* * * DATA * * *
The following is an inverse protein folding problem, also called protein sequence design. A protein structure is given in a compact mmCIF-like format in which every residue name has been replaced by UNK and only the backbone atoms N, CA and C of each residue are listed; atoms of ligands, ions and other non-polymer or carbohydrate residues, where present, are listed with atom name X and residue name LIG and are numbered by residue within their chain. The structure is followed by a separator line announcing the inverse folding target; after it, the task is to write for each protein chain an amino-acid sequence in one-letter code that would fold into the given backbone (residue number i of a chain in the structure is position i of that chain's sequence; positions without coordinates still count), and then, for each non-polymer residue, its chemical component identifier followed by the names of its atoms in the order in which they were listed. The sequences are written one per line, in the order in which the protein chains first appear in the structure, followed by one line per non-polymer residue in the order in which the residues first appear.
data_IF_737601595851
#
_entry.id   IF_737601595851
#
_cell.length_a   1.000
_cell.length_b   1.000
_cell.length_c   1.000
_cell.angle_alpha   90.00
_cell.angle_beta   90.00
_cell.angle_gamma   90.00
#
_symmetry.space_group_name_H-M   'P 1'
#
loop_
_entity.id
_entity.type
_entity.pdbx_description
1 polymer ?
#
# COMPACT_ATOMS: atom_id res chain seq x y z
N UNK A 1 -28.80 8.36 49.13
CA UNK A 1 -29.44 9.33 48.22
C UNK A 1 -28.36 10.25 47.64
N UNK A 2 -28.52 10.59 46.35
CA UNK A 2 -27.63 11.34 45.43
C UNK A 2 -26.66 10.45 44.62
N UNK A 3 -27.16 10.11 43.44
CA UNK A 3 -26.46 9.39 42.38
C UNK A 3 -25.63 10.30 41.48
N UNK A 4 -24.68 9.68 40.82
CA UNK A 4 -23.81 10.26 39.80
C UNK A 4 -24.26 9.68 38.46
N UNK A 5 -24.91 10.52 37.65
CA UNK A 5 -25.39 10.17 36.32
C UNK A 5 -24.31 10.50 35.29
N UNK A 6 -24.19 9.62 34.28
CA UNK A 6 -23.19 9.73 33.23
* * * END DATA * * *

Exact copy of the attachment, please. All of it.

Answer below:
The following is an inverse protein folding problem, also called protein sequence design. A protein structure is given in a compact mmCIF-like format in which every residue name has been replaced by UNK and only the backbone atoms N, CA and C of each residue are listed; atoms of ligands, ions and other non-polymer or carbohydrate residues, where present, are listed with atom name X and residue name LIG and are numbered by residue within their chain. The structure is followed by a separator line announcing the inverse folding target; after it, the task is to write for each protein chain an amino-acid sequence in one-letter code that would fold into the given backbone (residue number i of a chain in the structure is position i of that chain's sequence; positions without coordinates still count), and then, for each non-polymer residue, its chemical component identifier followed by the names of its atoms in the order in which they were listed. The sequences are written one per line, in the order in which the protein chains first appear in the structure, followed by one line per non-polymer residue in the order in which the residues first appear.
data_IF_737601595851
#
_entry.id   IF_737601595851
#
_cell.length_a   1.000
_cell.length_b   1.000
_cell.length_c   1.000
_cell.angle_alpha   90.00
_cell.angle_beta   90.00
_cell.angle_gamma   90.00
#
_symmetry.space_group_name_H-M   'P 1'
#
loop_
_entity.id
_entity.type
_entity.pdbx_description
1 polymer ?
#
# COMPACT_ATOMS: atom_id res chain seq x y z
N UNK A 1 -28.80 8.36 49.13
CA UNK A 1 -29.44 9.33 48.22
C UNK A 1 -28.36 10.25 47.64
N UNK A 2 -28.52 10.59 46.35
CA UNK A 2 -27.63 11.34 45.43
C UNK A 2 -26.66 10.45 44.62
N UNK A 3 -27.16 10.11 43.44
CA UNK A 3 -26.46 9.39 42.38
C UNK A 3 -25.63 10.30 41.48
N UNK A 4 -24.68 9.68 40.82
CA UNK A 4 -23.81 10.26 39.80
C UNK A 4 -24.26 9.68 38.46
N UNK A 5 -24.91 10.52 37.65
CA UNK A 5 -25.39 10.17 36.32
C UNK A 5 -24.31 10.50 35.29
N UNK A 6 -24.19 9.62 34.28
CA UNK A 6 -23.19 9.73 33.23